Virginia Governor Terry McAuliffe wants to eliminate the practice of suspending the drivers license of an offender who cannot afford to pay court costs.
McAuliffe announced the proposal as a part of his criminal justice reform agenda for the upcoming General Assembly session.
The Governor said nearly 650,000 Virginians currently have their license suspended because they cannot afford to pay their legal fees or court costs.
McAuliffe said that creates a “vicious cycle” where offenders cannot easily get to work to make money to pay off their court fees in order to get their license back.
“That means that, that factory worker from Floyd County whose job is 30 miles away in Christiansburg cannot lawfully drive to work and earn money to pay off those fines,” McAuliffe said. “That makes absolutely no sense.”
Following questions from reporters Tuesday, McAuliffe said he believes the proposal is “not controversial.”
Republican leaders at the General Assembly are urging caution before taking legislative action because of a federal lawsuit filed against Virginia that challenges the practice of license suspension for failure to pay court fines.
The case filed in the Western District of Virginia is still ongoing.
“I am very sympathetic toward individuals who get trapped in a vicious cycle of having their license revoked, not being able to travel to work, losing their job, and not being able to pay off court costs,” Speaker of the House William Howell said in a statement Tuesday. “However, the General Assembly must be very careful as this issue is currently being litigated in court. We will begin carefully reviewing all of Governor McAuliffe’s legislative proposals relating to criminal justice reforms this coming session.”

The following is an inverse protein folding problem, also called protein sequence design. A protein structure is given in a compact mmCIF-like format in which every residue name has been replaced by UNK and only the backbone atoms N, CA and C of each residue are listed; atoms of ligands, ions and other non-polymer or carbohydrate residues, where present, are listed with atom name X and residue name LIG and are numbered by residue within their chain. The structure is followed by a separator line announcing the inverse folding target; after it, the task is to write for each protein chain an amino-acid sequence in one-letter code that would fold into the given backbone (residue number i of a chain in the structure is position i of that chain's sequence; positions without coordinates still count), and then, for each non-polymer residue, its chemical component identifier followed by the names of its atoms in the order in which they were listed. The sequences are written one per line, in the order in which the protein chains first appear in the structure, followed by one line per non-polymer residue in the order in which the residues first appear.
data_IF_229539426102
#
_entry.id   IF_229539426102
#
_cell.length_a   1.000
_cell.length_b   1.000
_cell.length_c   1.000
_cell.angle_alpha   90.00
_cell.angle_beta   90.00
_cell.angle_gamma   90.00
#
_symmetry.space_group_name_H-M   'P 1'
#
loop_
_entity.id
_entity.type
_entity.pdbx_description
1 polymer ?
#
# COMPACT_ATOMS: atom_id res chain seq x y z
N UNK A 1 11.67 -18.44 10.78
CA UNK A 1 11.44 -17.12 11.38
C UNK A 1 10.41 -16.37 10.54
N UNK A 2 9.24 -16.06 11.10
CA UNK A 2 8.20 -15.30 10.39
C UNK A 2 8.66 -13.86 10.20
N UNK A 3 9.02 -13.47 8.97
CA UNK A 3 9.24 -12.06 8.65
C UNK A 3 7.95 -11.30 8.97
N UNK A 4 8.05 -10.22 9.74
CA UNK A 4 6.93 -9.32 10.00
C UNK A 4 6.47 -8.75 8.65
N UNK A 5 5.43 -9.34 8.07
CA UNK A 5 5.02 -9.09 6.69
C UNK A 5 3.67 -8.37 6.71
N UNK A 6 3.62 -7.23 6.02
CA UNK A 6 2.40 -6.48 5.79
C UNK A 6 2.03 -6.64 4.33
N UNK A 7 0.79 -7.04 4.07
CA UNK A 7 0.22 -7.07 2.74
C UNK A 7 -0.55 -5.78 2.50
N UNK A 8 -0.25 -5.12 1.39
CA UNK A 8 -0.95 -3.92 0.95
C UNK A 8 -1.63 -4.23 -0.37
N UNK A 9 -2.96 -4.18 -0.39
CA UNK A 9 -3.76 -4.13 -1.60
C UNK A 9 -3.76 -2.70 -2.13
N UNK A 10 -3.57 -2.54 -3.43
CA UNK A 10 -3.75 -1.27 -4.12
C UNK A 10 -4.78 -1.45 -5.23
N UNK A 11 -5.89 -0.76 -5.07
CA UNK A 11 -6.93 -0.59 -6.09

Few people know the realities of the “vicious cycle” of license suspension as Ben Heppert, who lost his license four years ago after a DUI conviction. Heppert said he has completed all of the necessary steps to get his license back; however, because he cannot pay off his court fees, his license remains suspended to this day.
“We’ve put forth effort to make change in our life… but we can’t do it with these roadblocks in front of us,” Heppert said. He added that he is cautiously optimistic that legislators will come to an agreement on McAuliffe’s proposal.
Tuesday, The Governor’s Office also laid out several other criminal justice reforms they plan to pursue during session.
Eliminating the suspension of drivers license for non-driving related offenses
Making it easier for defendants who plead guilty to appeal based on new or untested DNA evidence
Raising Virginia’s felony larceny threshold from $200 to $500
Aides said the exact language of the Governor’s proposals are still in development. The General Assembly convenes January 11.